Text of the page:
Everybody’s talking about and expecting growth to come about like a gift from heaven. One thing is certain: There will be no growth as long as banks and the rules of the game allow zombie companies to survive when healthy ones are being punished with hopelessly high interest rates and there is constant pressure to stop the funding flow.
From coastal shipping to the car trade, fish farming and the metals industry, the crisis has brought several once-thriving sectors to the brink of disaster. Certain firms have taken out huge loans and will never become sustainable, even if the economy does recover. And of course there is absolutely no chance they will ever pay back their debts.
Bankers deal with such companies in fear because they know that if they pull the plug they will have to report losses. The owners are aware of this and go about their business in a careless fashion, sometimes even displaying the arrogance drawn from knowing that by owing so much you become untouchable. There are examples of this in every sector. Businessmen carry on the debauchery of the past, banks remain inactive and companies suffer at the hands of bad management. Going bankrupt is not a solution because the procedure is painful and long and usually ends up in an endless legal deadlock.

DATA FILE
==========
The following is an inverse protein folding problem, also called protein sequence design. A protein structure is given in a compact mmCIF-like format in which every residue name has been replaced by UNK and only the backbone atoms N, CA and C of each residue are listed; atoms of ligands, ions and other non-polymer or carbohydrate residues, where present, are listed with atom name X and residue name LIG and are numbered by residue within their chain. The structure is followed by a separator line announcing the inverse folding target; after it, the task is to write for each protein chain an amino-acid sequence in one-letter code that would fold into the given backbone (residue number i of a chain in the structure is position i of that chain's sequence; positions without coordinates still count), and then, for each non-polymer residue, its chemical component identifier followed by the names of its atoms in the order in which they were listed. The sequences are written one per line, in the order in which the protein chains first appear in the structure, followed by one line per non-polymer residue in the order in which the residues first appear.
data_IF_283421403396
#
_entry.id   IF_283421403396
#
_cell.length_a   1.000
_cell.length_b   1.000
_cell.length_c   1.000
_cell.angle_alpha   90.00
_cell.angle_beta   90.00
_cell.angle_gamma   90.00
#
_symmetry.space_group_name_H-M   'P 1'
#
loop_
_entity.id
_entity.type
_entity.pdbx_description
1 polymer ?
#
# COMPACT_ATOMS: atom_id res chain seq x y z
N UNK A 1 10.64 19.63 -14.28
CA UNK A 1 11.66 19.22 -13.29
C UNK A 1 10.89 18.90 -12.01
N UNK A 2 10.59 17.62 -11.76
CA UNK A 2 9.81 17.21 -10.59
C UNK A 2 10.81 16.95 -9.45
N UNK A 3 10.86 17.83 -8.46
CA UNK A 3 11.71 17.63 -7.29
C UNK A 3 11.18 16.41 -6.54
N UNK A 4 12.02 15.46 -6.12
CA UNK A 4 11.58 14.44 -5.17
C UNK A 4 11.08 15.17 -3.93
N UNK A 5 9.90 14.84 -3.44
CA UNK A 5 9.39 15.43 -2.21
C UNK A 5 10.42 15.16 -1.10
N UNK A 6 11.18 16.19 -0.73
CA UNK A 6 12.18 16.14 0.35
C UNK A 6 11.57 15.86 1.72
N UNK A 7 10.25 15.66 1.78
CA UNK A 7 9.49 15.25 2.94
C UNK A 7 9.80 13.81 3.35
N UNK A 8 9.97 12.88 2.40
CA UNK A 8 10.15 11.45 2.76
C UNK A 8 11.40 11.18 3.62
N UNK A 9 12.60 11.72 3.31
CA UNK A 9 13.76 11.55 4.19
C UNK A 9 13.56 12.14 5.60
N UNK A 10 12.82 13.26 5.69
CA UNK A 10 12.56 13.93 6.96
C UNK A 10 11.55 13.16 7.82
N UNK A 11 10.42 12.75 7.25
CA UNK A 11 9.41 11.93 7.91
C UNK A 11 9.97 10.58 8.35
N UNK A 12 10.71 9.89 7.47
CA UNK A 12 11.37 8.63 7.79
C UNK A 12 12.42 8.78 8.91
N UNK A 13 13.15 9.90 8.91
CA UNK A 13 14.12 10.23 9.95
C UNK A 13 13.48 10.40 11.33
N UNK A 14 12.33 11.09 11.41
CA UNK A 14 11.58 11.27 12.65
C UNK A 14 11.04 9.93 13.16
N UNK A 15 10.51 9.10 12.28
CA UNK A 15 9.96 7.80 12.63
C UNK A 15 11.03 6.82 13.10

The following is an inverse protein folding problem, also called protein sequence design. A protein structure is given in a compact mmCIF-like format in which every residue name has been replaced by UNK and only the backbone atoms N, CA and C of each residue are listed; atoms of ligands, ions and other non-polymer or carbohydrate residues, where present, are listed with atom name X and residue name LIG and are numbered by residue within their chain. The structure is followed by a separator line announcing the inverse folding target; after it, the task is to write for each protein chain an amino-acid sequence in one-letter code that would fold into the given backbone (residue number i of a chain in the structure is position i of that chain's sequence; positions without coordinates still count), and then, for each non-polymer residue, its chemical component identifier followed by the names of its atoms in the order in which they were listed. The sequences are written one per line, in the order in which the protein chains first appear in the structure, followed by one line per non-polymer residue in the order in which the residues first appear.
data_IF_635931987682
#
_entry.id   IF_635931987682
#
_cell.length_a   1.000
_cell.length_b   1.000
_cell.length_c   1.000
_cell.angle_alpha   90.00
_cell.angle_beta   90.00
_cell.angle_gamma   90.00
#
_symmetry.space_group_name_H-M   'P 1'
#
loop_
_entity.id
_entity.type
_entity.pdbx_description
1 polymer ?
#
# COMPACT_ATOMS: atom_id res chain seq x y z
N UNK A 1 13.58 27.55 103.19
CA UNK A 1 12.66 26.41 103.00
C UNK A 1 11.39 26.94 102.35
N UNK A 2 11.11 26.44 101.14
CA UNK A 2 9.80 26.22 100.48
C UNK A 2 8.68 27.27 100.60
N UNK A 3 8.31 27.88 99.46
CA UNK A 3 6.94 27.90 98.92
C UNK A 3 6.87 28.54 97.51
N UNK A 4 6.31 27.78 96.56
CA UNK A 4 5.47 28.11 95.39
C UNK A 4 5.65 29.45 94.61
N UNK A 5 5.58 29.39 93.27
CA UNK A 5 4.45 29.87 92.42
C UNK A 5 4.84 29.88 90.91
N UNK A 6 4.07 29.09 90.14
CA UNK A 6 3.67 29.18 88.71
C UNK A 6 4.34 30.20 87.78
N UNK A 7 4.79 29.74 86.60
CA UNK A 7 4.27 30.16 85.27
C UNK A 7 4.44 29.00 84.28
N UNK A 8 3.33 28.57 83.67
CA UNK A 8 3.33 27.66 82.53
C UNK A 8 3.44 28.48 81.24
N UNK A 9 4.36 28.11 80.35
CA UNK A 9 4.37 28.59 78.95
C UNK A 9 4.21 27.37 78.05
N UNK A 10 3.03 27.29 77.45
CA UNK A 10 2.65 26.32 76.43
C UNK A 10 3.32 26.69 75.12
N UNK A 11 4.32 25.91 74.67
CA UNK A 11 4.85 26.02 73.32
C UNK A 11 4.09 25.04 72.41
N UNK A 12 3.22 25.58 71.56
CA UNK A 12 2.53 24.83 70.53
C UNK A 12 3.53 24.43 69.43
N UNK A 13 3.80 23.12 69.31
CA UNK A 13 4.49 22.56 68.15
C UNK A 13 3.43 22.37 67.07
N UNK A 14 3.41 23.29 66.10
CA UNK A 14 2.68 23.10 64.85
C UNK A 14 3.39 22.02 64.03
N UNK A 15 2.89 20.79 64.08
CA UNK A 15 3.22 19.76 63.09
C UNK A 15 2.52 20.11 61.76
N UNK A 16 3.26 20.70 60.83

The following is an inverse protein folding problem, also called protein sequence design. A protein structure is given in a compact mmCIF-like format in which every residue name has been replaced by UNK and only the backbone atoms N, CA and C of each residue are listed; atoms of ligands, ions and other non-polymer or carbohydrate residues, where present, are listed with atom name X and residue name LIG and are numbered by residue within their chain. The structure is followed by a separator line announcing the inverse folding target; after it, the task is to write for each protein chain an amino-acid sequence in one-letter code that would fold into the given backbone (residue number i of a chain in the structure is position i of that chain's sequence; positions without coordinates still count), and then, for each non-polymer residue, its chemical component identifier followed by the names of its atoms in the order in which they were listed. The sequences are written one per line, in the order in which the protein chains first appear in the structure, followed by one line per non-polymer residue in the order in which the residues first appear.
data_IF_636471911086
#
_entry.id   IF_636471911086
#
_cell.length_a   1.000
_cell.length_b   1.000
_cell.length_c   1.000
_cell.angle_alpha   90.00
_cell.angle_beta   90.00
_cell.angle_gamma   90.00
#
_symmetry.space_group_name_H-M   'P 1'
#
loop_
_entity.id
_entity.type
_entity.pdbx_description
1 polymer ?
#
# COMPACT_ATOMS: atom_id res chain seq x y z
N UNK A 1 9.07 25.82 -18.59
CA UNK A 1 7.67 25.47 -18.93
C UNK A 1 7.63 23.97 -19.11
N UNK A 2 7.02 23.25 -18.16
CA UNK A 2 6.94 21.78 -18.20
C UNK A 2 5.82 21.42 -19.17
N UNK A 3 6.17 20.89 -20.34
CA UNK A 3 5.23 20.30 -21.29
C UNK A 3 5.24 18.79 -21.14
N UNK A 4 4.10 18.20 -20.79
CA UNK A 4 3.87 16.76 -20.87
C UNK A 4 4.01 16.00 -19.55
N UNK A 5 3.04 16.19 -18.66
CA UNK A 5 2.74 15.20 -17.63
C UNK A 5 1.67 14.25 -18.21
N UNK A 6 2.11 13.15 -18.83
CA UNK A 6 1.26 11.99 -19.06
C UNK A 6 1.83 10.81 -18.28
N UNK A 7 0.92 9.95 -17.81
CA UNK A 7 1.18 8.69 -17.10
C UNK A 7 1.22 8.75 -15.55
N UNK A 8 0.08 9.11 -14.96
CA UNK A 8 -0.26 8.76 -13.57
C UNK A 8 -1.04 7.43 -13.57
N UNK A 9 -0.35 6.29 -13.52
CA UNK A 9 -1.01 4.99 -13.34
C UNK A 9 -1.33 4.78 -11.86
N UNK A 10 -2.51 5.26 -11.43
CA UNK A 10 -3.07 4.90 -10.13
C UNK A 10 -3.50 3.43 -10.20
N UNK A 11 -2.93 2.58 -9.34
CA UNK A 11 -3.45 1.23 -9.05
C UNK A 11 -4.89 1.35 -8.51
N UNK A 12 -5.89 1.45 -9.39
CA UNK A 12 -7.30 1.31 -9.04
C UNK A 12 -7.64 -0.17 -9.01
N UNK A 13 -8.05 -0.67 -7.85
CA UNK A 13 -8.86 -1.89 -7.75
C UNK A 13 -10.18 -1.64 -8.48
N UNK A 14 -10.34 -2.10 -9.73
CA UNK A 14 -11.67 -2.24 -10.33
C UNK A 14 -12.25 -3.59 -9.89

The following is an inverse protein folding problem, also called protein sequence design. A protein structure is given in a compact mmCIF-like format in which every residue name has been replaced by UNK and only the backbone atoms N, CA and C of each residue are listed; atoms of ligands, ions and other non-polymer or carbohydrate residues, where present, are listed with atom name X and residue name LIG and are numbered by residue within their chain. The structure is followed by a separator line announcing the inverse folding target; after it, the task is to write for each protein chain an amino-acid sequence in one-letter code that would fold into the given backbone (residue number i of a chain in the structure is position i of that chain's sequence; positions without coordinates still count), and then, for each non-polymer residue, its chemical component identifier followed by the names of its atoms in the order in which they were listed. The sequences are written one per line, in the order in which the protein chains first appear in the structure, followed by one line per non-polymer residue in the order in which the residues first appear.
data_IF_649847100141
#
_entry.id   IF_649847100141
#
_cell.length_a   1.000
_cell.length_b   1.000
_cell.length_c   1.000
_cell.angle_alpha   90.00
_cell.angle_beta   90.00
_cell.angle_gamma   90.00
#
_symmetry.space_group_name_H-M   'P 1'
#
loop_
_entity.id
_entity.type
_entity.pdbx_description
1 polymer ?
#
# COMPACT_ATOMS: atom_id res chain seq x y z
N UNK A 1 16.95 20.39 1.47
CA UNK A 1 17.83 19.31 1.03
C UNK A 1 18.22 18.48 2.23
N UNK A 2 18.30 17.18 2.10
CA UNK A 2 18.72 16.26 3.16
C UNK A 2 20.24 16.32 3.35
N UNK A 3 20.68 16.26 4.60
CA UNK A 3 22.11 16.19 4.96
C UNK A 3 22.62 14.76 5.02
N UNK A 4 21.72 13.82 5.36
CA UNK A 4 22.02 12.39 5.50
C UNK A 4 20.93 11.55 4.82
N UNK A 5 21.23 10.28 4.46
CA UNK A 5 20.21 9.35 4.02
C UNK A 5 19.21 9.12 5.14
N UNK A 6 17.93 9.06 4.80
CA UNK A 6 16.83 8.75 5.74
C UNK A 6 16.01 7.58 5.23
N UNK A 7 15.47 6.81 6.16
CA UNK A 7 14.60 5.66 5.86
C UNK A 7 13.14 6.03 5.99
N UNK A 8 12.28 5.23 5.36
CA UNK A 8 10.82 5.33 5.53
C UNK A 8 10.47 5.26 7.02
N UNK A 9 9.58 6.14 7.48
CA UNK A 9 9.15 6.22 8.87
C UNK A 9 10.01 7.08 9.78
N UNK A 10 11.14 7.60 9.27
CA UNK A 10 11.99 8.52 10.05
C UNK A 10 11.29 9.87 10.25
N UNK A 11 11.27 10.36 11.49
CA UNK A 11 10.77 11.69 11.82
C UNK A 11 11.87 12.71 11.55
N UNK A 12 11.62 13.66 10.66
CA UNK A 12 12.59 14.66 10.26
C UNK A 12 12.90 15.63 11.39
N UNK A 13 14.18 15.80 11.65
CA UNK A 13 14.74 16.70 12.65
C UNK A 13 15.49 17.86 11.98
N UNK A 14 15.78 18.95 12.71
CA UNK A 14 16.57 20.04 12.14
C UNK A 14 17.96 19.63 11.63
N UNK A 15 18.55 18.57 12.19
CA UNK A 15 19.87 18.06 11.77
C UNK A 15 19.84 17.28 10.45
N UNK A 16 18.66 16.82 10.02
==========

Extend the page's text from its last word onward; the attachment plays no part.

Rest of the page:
Meanwhile, enterprises which could survive end up suffering. The “condemned” have nothing to lose: They lower their prices, manipulate competition and generally suck up any oxygen left in their field. Banks are powerless when it comes to the zombies so they seek to squeeze the ones which are still healthy.
This could change if banks became more decisive and acquired the necessary tools to go a step further. The dilemma cannot be inaction or bankruptcy. A troubled business whose shareholders don’t have the means or don’t want to invest, or refuse a strategic investor or some kind of recovery plan should go to the banks, which in turn will seek potential buyers. Otherwise, the Greek economy will soon be filled with real zombies as well as healthy companies which will turn into collateral damage.
Attention should be paid to arbitrariness, scams and all the rest of it. We have already observed such practices with enterprises which are closing and leaving outstanding debts to their suppliers only to open shop next door under a new name. Capitalism is based on creativity cycles which are usually followed by disaster cycles. Inaction and refusing to find solutions to vital problems could lead to a kind of Greek capitalism where you risk throwing out the baby with the bathwater. Experienced bankers and market people should sit down together and find a solution to this crucial problem.